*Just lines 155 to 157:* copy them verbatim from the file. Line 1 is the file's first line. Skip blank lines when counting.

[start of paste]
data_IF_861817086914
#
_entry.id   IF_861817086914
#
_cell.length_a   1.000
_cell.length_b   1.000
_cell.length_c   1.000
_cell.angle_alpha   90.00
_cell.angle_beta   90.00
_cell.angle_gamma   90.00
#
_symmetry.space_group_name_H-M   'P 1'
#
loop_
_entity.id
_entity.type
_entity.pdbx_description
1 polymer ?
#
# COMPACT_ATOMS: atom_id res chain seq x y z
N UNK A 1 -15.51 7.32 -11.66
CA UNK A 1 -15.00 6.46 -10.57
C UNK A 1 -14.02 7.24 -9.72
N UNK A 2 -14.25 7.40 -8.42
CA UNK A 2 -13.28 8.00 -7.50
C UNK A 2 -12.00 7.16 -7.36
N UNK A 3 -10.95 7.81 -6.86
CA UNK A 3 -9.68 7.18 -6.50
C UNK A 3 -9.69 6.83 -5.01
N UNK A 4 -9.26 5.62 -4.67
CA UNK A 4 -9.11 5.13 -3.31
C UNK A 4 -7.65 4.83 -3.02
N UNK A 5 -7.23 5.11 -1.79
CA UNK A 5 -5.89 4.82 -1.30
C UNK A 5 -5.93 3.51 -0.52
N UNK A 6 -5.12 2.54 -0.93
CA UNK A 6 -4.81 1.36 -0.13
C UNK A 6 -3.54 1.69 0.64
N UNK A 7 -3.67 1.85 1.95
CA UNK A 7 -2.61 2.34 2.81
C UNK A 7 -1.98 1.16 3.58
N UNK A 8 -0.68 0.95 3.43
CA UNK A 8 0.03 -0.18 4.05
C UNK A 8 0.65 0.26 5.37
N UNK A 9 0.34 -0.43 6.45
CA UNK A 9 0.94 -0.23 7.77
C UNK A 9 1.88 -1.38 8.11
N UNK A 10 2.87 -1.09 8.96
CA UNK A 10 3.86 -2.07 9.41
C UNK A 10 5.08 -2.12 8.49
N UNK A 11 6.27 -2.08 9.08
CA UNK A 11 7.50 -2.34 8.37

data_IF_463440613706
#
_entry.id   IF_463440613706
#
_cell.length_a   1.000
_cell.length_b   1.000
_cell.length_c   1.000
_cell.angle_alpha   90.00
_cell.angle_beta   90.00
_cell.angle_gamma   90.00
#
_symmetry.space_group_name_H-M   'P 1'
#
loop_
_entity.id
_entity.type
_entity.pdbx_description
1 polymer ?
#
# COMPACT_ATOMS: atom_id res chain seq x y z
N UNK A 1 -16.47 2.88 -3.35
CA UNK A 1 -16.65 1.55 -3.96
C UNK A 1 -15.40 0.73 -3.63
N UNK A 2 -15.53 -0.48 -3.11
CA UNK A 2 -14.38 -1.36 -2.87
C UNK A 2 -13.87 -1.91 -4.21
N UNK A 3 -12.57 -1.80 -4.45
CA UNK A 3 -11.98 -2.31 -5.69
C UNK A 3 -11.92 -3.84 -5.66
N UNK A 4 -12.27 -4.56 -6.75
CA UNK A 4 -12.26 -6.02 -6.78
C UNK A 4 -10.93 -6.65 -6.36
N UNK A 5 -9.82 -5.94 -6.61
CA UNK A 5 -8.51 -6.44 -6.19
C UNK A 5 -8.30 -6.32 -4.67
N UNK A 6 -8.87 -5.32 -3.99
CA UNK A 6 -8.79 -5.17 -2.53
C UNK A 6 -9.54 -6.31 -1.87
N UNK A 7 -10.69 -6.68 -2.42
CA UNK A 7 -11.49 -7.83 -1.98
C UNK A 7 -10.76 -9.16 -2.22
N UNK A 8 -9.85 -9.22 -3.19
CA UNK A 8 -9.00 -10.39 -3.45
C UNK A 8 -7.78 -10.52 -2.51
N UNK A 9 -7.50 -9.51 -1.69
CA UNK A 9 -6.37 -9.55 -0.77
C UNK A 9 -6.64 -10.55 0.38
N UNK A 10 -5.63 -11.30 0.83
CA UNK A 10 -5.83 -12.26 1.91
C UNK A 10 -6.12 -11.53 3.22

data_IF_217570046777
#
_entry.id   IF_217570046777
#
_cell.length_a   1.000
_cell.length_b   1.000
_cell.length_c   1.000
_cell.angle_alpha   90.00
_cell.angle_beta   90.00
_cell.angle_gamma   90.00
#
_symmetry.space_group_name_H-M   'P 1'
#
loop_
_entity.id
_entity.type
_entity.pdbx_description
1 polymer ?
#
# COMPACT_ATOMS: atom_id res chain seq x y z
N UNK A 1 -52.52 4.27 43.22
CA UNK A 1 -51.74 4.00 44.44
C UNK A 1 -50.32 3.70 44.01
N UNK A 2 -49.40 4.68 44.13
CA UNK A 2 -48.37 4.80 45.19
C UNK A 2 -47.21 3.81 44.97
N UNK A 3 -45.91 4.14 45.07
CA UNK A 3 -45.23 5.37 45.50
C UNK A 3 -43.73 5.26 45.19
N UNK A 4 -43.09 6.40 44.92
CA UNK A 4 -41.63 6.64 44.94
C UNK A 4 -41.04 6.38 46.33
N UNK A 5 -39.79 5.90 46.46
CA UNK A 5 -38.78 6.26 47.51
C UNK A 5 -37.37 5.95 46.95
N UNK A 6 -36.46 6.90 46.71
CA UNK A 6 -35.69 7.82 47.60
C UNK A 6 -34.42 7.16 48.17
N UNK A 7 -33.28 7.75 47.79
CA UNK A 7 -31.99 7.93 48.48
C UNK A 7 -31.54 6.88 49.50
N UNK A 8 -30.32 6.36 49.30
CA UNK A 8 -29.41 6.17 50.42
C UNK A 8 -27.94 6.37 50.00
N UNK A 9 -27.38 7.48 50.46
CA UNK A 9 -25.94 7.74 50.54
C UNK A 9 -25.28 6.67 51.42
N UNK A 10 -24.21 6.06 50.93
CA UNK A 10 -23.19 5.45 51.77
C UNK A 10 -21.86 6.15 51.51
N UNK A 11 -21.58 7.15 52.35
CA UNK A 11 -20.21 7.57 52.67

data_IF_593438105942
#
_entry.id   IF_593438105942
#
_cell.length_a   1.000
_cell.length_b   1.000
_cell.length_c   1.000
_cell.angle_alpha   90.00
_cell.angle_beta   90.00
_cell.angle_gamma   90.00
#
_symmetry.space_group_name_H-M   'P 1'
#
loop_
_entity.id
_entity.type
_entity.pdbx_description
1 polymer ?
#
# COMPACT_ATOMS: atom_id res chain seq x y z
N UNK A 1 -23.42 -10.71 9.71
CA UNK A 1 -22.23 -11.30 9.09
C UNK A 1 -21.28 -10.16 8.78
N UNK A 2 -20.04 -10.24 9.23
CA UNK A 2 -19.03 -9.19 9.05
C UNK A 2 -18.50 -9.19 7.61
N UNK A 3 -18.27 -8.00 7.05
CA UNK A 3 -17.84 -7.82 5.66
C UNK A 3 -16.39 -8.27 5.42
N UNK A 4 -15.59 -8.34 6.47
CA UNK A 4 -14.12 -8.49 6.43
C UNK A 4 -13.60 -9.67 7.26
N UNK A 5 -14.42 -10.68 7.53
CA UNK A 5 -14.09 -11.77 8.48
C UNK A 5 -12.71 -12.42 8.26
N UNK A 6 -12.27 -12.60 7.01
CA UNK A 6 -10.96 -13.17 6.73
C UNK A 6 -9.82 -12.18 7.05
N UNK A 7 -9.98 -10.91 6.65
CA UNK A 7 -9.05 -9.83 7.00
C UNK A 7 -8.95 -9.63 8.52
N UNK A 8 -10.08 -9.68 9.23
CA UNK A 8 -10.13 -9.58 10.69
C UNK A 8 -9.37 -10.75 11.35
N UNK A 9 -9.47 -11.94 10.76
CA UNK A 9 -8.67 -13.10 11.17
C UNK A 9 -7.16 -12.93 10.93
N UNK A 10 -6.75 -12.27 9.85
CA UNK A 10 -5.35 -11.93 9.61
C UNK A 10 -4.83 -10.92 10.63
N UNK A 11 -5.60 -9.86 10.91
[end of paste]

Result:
data_IF_593438105942
#
_entry.id   IF_593438105942